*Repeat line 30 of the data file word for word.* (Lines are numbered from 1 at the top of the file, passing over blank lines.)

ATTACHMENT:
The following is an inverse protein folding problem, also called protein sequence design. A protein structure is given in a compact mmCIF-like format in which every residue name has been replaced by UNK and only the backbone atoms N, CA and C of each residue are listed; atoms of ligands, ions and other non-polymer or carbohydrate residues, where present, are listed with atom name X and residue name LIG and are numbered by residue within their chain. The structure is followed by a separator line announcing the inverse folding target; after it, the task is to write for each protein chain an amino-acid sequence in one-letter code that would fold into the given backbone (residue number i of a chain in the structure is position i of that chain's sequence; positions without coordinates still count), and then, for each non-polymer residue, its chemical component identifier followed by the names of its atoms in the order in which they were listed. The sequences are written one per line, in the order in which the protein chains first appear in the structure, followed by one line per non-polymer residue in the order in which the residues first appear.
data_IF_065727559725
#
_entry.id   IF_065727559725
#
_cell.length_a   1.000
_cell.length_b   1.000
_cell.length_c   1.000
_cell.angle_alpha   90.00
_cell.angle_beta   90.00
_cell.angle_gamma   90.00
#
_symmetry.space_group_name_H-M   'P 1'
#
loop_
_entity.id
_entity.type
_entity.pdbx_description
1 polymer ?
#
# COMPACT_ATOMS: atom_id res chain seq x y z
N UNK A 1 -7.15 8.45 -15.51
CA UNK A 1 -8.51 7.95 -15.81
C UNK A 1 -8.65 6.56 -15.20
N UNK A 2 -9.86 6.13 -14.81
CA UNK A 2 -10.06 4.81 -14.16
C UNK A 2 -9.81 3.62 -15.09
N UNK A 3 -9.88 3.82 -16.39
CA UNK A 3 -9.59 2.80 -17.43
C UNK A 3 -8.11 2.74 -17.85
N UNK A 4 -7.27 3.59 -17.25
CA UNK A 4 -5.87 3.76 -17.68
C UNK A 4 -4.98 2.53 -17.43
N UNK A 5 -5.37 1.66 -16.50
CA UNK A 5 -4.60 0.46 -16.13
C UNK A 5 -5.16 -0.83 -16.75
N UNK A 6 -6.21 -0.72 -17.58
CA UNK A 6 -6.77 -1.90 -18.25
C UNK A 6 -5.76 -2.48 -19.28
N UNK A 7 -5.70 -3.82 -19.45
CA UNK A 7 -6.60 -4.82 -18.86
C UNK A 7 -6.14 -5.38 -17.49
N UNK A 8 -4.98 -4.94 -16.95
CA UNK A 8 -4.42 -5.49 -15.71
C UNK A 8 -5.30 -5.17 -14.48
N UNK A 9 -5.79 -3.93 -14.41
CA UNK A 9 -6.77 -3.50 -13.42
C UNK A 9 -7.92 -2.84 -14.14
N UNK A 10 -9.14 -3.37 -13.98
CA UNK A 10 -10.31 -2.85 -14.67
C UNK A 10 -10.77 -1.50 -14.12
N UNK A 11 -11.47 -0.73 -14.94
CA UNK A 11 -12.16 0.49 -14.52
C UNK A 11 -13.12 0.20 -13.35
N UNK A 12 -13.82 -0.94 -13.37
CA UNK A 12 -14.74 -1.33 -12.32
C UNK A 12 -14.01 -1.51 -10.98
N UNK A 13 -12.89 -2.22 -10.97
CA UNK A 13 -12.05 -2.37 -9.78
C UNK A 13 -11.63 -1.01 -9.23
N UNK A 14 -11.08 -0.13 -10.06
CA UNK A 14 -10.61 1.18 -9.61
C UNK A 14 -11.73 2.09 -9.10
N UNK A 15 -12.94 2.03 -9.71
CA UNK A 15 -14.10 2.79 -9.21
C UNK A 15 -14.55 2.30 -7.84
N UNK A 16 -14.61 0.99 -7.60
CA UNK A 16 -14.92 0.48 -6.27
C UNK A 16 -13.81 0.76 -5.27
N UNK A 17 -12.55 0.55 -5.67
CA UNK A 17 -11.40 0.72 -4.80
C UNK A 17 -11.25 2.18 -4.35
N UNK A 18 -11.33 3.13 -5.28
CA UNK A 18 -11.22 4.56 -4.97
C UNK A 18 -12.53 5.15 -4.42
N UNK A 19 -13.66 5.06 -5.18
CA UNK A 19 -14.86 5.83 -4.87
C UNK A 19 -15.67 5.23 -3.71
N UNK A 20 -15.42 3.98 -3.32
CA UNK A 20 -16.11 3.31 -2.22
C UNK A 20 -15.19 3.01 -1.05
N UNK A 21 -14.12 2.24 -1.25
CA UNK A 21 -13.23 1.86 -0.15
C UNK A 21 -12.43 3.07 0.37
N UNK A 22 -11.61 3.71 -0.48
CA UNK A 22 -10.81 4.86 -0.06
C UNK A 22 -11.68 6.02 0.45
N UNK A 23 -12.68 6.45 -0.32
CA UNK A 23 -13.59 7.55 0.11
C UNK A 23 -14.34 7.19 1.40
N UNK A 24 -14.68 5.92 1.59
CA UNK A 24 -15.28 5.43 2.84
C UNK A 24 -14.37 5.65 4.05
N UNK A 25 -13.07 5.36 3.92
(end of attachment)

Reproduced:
C UNK A 3 -8.11 2.74 -17.85